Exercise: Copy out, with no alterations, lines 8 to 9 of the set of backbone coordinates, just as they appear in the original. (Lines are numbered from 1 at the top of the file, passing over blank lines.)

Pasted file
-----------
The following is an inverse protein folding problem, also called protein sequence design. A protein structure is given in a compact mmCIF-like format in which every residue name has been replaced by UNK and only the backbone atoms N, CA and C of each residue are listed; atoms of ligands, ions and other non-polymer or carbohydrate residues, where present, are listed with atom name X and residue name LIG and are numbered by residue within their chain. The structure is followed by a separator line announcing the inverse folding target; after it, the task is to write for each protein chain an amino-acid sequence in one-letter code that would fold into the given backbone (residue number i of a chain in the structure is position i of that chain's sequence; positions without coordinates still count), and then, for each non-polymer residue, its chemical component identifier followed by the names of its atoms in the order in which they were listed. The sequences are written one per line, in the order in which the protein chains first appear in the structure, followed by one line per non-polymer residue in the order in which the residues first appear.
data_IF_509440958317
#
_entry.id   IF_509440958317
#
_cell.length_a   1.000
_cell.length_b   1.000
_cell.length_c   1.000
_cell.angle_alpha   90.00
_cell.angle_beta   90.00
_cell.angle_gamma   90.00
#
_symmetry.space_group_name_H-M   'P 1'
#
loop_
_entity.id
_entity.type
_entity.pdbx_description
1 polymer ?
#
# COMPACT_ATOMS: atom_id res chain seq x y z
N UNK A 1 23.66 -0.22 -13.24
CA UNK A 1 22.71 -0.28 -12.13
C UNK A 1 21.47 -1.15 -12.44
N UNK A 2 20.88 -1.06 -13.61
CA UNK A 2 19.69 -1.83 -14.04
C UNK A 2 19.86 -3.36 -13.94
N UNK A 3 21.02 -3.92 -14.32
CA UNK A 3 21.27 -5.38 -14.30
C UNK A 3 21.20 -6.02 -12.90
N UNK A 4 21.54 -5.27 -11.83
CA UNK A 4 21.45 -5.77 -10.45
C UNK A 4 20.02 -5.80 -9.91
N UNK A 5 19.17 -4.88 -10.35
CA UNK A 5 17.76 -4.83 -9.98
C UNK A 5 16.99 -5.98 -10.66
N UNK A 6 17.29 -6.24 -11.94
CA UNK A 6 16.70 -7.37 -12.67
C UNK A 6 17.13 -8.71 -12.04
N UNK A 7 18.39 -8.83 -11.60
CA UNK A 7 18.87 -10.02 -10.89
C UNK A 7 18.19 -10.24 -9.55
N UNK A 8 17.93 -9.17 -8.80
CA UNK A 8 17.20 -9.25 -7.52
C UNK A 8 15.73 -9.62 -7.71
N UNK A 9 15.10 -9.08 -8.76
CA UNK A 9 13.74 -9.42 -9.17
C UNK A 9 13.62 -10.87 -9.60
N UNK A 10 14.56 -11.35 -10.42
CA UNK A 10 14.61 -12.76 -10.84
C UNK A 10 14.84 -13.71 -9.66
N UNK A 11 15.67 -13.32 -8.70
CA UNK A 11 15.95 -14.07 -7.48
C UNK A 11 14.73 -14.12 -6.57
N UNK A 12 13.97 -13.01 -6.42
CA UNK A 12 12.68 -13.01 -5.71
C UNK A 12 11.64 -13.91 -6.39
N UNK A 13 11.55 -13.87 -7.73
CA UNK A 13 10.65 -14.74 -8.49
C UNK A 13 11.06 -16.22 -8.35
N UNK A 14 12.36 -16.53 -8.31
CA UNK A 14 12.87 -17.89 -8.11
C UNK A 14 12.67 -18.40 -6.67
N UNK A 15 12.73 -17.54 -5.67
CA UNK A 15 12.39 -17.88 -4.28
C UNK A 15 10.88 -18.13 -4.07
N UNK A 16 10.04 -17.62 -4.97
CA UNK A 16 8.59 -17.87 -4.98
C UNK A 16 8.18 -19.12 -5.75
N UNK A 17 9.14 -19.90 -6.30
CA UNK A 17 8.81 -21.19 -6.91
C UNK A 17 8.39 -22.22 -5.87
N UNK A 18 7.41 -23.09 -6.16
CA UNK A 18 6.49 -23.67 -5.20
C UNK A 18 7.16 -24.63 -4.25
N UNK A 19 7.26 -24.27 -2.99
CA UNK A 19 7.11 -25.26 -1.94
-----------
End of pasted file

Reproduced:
_cell.length_c   1.000
_cell.angle_alpha   90.00